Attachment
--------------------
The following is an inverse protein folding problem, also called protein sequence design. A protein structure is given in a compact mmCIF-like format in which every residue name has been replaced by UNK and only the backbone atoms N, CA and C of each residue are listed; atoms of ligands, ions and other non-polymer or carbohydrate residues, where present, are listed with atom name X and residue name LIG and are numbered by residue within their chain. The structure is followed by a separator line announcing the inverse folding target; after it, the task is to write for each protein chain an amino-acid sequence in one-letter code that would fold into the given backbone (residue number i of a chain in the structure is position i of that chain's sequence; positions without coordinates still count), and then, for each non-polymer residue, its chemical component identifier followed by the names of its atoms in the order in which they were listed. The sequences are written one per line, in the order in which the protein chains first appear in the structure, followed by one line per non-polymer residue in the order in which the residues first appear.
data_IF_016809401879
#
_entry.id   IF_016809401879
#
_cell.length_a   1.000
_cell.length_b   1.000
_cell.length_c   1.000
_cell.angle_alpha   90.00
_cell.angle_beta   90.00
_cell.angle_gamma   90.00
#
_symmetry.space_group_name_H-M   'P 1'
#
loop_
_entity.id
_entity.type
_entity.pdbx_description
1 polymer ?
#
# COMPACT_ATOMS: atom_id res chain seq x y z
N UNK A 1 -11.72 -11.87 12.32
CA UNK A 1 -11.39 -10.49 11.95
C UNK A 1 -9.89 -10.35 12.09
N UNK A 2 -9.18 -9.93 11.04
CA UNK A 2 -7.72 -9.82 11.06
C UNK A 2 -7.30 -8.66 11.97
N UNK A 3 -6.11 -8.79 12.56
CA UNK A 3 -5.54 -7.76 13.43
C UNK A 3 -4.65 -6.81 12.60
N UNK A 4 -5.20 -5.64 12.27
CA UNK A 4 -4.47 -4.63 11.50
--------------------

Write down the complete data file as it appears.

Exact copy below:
The following is an inverse protein folding problem, also called protein sequence design. A protein structure is given in a compact mmCIF-like format in which every residue name has been replaced by UNK and only the backbone atoms N, CA and C of each residue are listed; atoms of ligands, ions and other non-polymer or carbohydrate residues, where present, are listed with atom name X and residue name LIG and are numbered by residue within their chain. The structure is followed by a separator line announcing the inverse folding target; after it, the task is to write for each protein chain an amino-acid sequence in one-letter code that would fold into the given backbone (residue number i of a chain in the structure is position i of that chain's sequence; positions without coordinates still count), and then, for each non-polymer residue, its chemical component identifier followed by the names of its atoms in the order in which they were listed. The sequences are written one per line, in the order in which the protein chains first appear in the structure, followed by one line per non-polymer residue in the order in which the residues first appear.
data_IF_016809401879
#
_entry.id   IF_016809401879
#
_cell.length_a   1.000
_cell.length_b   1.000
_cell.length_c   1.000
_cell.angle_alpha   90.00
_cell.angle_beta   90.00
_cell.angle_gamma   90.00
#
_symmetry.space_group_name_H-M   'P 1'
#
loop_
_entity.id
_entity.type
_entity.pdbx_description
1 polymer ?
#
# COMPACT_ATOMS: atom_id res chain seq x y z
N UNK A 1 -11.72 -11.87 12.32
CA UNK A 1 -11.39 -10.49 11.95
C UNK A 1 -9.89 -10.35 12.09
N UNK A 2 -9.18 -9.93 11.04
CA UNK A 2 -7.72 -9.82 11.06
C UNK A 2 -7.30 -8.66 11.97
N UNK A 3 -6.11 -8.79 12.56
CA UNK A 3 -5.54 -7.76 13.43
C UNK A 3 -4.65 -6.81 12.60
N UNK A 4 -5.20 -5.64 12.27
CA UNK A 4 -4.47 -4.63 11.50